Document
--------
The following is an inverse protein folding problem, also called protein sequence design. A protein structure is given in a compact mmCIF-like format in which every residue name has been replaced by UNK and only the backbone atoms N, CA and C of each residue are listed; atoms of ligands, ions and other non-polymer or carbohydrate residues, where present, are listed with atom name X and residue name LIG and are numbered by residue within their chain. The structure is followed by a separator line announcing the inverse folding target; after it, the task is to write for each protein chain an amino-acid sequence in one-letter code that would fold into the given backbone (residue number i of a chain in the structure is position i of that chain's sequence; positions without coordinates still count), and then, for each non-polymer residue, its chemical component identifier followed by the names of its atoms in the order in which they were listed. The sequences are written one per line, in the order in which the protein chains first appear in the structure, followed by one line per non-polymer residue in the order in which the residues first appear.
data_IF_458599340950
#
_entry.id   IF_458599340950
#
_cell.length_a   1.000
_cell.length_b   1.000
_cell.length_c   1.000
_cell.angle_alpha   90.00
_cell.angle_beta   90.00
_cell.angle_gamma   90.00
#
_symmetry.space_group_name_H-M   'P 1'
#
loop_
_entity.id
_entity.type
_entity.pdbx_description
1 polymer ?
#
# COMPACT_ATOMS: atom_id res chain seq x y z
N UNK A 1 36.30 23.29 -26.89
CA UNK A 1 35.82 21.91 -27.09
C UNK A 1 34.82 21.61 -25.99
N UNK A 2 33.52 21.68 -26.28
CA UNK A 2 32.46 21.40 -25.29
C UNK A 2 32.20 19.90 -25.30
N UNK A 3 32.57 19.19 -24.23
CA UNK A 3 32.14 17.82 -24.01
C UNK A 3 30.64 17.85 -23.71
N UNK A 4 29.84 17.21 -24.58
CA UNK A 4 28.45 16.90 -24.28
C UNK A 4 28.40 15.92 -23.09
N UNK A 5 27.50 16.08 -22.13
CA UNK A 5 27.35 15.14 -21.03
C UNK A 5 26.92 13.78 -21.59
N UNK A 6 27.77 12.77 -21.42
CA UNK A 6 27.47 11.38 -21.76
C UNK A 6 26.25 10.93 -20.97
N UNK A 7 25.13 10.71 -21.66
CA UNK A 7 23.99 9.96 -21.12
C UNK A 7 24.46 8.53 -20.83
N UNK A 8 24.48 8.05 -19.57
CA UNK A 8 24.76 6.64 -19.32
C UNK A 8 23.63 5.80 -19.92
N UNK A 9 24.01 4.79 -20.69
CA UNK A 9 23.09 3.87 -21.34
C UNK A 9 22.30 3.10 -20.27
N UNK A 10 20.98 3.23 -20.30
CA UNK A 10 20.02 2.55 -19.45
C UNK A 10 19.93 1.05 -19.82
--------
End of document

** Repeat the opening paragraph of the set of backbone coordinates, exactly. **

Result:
The following is an inverse protein folding problem, also called protein sequence design. A protein structure is given in a compact mmCIF-like format in which every residue name has been replaced by UNK and only the backbone atoms N, CA and C of each residue are listed; atoms of ligands, ions and other non-polymer or carbohydrate residues, where present, are listed with atom name X and residue name LIG and are numbered by residue within their chain. The structure is followed by a separator line announcing the inverse folding target; after it, the task is to write for each protein chain an amino-acid sequence in one-letter code that would fold into the given backbone (residue number i of a chain in the structure is position i of that chain's sequence; positions without coordinates still count), and then, for each non-polymer residue, its chemical component identifier followed by the names of its atoms in the order in which they were listed. The sequences are written one per line, in the order in which the protein chains first appear in the structure, followed by one line per non-polymer residue in the order in which the residues first appear.